God Reached Out...
It is when we least expect, that God makes his presence felt. In Calcutta, they were informed of a hospital in South India that offered free medical care. They could hardly believe their ears but when the news was confirmed by many others, they made bold to come down to Bangalore – their resources were already at dangerously low levels when they came to the SSSIHMS at Whitefield. To their utmost surprise they found that what they had heard at Calcutta was absolutely true and indeed all the facilities at the SSSIHMS were provided to patients free of cost.
The Problem and the Solution…
Their son was admitted for cardiac surgery. The clinical tests were performed and the final diagnosis was that Durlabh was suffering from Tetralogy of Fallot - a condition where the heart has four anomalies in one. A Ventricular Septal Defect (a hole in the lower chambers of the heart), Pulmonary Stenosis (obstructed pulmonary artery that channels impure blood to the lungs), Overriding Aorta (the aorta that supplies pure blood to the rest of the body is right on top of the ventricular septal defect) and right ventricular hypertrophy (the walls of the right lower chamber of the heart begin to thicken because of increased blood pressure caused by the above three conditions. Also the patient looks blue in color at times because the blood is not properly oxygenated).
The surgical procedure followed to palliate this problem is called Intra Cardiac Repair. Durlabh underwent the surgery and emerged without any complications. Everything went smoothly and with the grace of the God to whom the parents diligently prayed. His pallor changed from the unnatural blue to a rich pink.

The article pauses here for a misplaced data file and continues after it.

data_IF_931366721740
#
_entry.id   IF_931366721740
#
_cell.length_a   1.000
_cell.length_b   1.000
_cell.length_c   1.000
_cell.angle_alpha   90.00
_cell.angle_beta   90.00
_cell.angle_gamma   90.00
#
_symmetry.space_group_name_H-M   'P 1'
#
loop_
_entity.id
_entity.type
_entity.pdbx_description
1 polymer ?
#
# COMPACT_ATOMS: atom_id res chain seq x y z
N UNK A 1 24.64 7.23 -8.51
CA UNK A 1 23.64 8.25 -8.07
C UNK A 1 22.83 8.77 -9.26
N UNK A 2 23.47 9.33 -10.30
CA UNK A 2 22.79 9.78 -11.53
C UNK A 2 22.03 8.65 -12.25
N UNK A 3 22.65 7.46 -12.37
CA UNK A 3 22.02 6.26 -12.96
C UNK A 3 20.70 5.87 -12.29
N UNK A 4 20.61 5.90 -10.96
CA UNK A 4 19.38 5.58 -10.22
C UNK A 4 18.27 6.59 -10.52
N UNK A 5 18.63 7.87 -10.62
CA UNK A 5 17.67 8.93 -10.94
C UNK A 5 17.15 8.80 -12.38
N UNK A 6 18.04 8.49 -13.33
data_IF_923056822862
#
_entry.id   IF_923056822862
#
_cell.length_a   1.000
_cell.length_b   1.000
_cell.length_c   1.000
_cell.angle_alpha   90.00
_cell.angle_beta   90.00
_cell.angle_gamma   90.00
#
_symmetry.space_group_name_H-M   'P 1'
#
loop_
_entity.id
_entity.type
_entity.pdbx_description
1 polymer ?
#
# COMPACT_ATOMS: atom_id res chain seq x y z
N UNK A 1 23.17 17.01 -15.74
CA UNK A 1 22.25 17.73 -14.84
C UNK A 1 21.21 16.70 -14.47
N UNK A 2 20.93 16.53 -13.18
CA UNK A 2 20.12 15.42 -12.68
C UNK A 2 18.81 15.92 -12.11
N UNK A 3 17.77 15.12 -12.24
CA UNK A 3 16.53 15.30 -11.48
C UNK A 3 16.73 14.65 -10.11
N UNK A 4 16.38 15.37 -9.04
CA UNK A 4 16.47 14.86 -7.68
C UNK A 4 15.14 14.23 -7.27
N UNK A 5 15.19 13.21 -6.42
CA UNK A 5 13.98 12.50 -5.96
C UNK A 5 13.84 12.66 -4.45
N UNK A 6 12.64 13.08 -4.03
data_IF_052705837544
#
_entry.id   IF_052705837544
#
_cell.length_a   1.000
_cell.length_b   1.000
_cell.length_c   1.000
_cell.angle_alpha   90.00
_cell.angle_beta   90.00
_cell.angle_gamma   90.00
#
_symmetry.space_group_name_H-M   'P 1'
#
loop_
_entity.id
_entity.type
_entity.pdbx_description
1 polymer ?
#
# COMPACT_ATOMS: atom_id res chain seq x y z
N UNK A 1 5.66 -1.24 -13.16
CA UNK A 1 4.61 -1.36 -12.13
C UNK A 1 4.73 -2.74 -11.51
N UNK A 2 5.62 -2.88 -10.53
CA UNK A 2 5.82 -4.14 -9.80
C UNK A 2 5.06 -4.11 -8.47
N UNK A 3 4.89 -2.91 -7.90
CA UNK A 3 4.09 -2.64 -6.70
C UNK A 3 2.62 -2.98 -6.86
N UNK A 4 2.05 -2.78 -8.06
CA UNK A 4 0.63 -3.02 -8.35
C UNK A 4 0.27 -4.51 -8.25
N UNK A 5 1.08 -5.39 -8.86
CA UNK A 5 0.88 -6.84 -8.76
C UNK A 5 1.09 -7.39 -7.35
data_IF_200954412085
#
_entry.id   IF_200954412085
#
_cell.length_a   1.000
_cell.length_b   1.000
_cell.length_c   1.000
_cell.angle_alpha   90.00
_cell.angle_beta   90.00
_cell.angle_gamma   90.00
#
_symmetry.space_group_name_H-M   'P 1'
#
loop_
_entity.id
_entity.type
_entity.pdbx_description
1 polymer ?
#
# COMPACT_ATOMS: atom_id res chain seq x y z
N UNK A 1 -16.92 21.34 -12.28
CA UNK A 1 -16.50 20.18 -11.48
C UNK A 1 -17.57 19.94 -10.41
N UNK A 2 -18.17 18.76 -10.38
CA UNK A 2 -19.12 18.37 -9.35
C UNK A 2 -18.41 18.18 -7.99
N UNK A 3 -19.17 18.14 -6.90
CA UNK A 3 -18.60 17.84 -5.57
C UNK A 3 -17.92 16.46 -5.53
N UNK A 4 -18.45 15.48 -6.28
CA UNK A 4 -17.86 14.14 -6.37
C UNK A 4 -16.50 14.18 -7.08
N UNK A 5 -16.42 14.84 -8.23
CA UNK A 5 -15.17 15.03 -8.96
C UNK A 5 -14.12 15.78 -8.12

Gratitude Finds Words – and Action!
After surgery when he was recovering in the ward his mother who was his constant companion said, “He is a very intelligent boy, he grasps things very quickly and thanks to Baba we will see him achieve his ambitions. He is a cheerful boy and very brave. Of course he was angry at why he had to suffer while his classmates were normal. But when he came here and saw all this loving service…” the mothers eyes misted and she bowed her head in gratitude to “Baba”. “He knows that he is more special than all his friends to be blessed by Baba in this hospital. I am eternally grateful to Baba for having given my son a new life.”
The son was far more in command of himself. Firm of voice and eye; “I want to come back here as a sevak”, said Durlabh. His voice steady with conviction. “I loved the food and the way people treated me here. I want to share it with others.” He loves games and music and finds relaxation in music. And like his parents, he does not forget to thank god every moment of his existence for the gift of life. His cheerful and optimistic disposition was really encouraging. He now looks forward to whatever challenges life has to offer with a new vigor. Both mother and son asked for Swami’s picture and vibhuti.
Life is a Gift of God…
This is just one example that goes to prove that love, service and devotion are not limited to the privileged few. Just as every saint has a past and ever sinner a future. The ones that suffer and emerge from the flames with a smile on their lips are the ones that are dear to God. Gold is purified only when it passes through flames. Likewise all of us in different ways are refined by our maker. But to those that come to the home of their ‘Father’, their ‘Baba’…the lyrics of a song in praise of Sai Baba of Shirdi come to mind…
Tere Ghar pe jo bhi aaya
Oh my Lord Sai,
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Vol 5 Issue 03 - MARCH 2007